Government Shutdown Provides An Opportunity to Discuss Which Departments We Need and Don't Need

Well it happened. October 1 hit and we had our 18th federal government “shutdown” since 1976. I put “shutdown” in quotations because as I’m sure we all know by now, the federal government doesn’t really shut down.

Some cheered, others acted like it was some sort of national tragedy. Many shrugged their shoulders and said, “Meh, Washington’s stupid. What’s for dinner?”

There isn’t much else I can add to what hasn’t already been said by now, but personally, I would hope this recent turn of events would spark a national conversation about what departments are really needed in federal government and which ones are a complete waste of taxpayer dollars.

Now some would hear that and cry, “Anarchist! How dare you even think such a heretical thought! Washington needs every single tax dollar and every single department it spends them on and I’ll be damned if you touch anything that would change that!” (With arbitrary stories about the children, elderly, homeless, and so on.)

And of course, others believe we should just “blow the whole thing up,” which I’ll be the first to admit is impractical and probably based more on emotion that any type of logical thought.

Some have even gone so far as to say the Tea Party and/or Republicans’ real goal is to “end government altogether,” and thus Washington does not negotiate with “terrorists.” Seriously? I’ve never heard a single Tea Party supporter or Republican claim this. Simply restoring government to its constitutionally-defined limited roles and powers is not the same thing as “ending government,” so quit the drama and absurd charges.

The truth is every department in Washington could use a top-down overhaul and have an independent auditor go over their books to figure out what’s needed and what’s not. I don’t understand why that’s so difficult to accomplish or unreasonable to agree with.

I would even go a step further and ask what roles do the Departments of Education, Energy, Commerce, Labor and Housing & Urban Development need to fulfill in the 21st century? No, that’s not a crazy question. Many of these responsibilities are redundant bureaucracy that state and local governments already cover, and are relics leftover from an era in the early 20th century where populists got carried away and were creating new departments left and right for anything they could come up with. And yes, even federal departments can become outdated and unnecessary (and it’s OK to say that!).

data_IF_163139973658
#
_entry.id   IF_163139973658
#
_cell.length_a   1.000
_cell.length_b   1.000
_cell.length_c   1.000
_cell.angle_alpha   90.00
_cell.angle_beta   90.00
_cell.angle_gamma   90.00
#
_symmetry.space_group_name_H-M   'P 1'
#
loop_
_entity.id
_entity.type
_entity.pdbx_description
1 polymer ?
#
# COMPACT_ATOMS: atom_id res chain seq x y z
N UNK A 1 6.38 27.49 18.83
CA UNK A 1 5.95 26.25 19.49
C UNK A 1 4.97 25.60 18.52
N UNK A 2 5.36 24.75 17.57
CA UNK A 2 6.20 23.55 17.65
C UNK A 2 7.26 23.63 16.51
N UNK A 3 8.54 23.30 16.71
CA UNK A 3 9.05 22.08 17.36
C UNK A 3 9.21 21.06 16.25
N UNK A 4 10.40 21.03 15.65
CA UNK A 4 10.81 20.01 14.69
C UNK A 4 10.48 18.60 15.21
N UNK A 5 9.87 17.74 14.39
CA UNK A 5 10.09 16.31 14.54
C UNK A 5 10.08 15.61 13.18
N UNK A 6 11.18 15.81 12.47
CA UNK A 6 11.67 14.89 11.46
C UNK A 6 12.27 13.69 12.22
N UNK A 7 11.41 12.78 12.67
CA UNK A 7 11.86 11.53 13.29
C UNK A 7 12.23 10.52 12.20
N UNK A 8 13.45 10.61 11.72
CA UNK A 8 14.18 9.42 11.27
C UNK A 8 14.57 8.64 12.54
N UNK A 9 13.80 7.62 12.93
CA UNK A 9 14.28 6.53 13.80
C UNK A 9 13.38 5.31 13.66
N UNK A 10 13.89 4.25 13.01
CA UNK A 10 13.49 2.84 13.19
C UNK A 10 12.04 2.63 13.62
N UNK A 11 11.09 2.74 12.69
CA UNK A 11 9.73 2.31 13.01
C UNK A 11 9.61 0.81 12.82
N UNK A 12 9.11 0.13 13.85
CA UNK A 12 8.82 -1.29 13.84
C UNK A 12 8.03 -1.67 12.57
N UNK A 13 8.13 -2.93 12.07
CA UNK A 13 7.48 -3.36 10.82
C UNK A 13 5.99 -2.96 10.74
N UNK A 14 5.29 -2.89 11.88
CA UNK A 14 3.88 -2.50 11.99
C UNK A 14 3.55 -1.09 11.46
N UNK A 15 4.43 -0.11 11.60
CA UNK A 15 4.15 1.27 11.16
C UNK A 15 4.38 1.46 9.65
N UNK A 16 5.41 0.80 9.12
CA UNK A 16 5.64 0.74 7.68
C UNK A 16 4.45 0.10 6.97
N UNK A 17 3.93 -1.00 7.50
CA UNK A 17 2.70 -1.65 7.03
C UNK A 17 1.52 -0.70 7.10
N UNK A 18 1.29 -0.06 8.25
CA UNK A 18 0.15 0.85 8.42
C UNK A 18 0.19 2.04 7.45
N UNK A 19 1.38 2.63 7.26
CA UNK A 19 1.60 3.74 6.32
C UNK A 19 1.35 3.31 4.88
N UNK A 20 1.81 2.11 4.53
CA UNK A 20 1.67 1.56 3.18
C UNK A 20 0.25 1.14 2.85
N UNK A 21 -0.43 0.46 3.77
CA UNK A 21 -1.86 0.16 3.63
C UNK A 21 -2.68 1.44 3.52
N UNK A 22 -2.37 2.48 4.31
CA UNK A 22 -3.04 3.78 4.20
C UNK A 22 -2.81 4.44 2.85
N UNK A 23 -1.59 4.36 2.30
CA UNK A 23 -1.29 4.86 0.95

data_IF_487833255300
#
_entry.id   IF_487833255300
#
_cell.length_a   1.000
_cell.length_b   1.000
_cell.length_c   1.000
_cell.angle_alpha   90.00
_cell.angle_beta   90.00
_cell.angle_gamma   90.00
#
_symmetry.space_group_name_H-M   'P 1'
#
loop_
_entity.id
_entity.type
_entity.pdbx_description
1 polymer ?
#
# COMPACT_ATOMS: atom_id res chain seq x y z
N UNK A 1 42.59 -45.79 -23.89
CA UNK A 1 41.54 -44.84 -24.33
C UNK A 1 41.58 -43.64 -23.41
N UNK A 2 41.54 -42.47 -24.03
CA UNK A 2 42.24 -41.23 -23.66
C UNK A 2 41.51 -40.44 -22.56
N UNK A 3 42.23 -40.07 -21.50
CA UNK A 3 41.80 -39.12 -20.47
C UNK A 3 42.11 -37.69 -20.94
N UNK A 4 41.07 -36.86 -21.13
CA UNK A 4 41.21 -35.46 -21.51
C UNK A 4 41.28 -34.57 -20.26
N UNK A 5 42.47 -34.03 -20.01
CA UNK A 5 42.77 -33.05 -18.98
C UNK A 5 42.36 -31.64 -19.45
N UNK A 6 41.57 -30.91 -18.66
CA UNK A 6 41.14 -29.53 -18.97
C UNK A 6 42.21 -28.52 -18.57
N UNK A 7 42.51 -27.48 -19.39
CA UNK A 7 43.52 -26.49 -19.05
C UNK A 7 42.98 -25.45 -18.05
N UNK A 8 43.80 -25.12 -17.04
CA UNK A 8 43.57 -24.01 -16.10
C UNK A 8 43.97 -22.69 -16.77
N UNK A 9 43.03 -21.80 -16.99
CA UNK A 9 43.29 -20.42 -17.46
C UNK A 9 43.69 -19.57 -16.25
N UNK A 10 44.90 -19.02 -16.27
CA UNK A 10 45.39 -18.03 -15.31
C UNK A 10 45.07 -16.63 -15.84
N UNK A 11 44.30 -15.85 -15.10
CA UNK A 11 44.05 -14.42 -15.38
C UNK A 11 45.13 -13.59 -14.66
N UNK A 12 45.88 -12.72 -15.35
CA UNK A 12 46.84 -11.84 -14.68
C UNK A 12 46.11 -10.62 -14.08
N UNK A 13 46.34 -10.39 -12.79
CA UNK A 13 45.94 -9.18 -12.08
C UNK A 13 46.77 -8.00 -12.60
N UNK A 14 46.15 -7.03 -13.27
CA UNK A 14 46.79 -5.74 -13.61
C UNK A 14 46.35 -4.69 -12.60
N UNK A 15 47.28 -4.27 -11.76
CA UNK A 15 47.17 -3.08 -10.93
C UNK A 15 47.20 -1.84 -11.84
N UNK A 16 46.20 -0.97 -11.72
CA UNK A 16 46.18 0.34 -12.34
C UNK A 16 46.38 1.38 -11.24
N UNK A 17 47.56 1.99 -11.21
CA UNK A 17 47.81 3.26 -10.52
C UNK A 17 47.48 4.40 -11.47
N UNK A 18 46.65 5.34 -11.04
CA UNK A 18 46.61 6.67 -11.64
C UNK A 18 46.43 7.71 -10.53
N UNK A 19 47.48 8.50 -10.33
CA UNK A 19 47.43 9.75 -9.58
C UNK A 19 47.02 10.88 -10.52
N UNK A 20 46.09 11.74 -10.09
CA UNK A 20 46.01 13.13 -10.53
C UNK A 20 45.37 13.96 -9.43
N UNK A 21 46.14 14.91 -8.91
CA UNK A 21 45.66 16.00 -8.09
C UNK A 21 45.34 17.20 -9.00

But I doubt we’ll ever have this desperately needed conversation on the national stage. Most people who don’t pay attention to these matters will continue to not pay attention because they’re turned off by how “ugly” and “mean” politics are. So we’ll be left with the same partisans who will merely dig in to their side, blame each other and won’t be adding any new voices to the fray to move the chains in one direction or another.

But most importantly, this is why you have to get involved. Yes politics is mean and ugly, and yes this means standing up to partisan bullies who will push you around if you don’t agree with them 100%. This especially means voting in primary elections where typical voter turnout is abysmally low (I can tell you it was less than 25% in Illinois for both 2010 and 2012). Because if you’re not there supporting rational, reasonable voices from Day 1, the partisans will take over (and I count both far right conservatives who are trying to stop a health care law that they can’t win enough elections to repeal as well as a president who refuses to cut a single dollar of federal spending or negotiate with a Congress that’s not in full control by his own party – unlike his predecessors like Ronald Reagan or Bill Clinton). They have taken over, and we’re left with the dysfunction we have in Washington today that the rest of us now accept as the new “normal.”

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John Giokaris

John Giokaris has been contributing to PolicyMic since February 2011. Born and raised in Chicago, John graduated from Loyola University Chicago with a double major in Journalism and Political Science and is currently earning his J.D. at The John Marshall Law School. John believes in free market principles, private sector solutions, transparency, school choice, constitutionally limited government, and being a good steward of taxpayer dollars. His goals are to empower/create opportunity for citizens to use the tools at their disposal to succeed in America, which does more to grow the middle class and alleviate those in poverty than keeping a permanent underclass dependent on government sustenance indefinitely. Sitting on the Board of Directors for both the center-right Chicago Young Republicans and libertarian America's Future Foundation-Chicago, he is also a member of the free market think tank Illinois Policy Institute's Leadership Coalition team along with other leaders of the Illinois business, political, and media communities. John has seven years experience working in writing/publishing, having previously worked at Law Bulletin Publishing, the Tribune Company, and Reboot Illinois. His works have been published in the Chicago Tribune, U.S. News & World Report, Crain's Chicago Business, Reboot Illinois, Townhall, the Law Bulletin, and the RedEye. He's also made appearances on CBS News, PBS, and Al Jazeera America.

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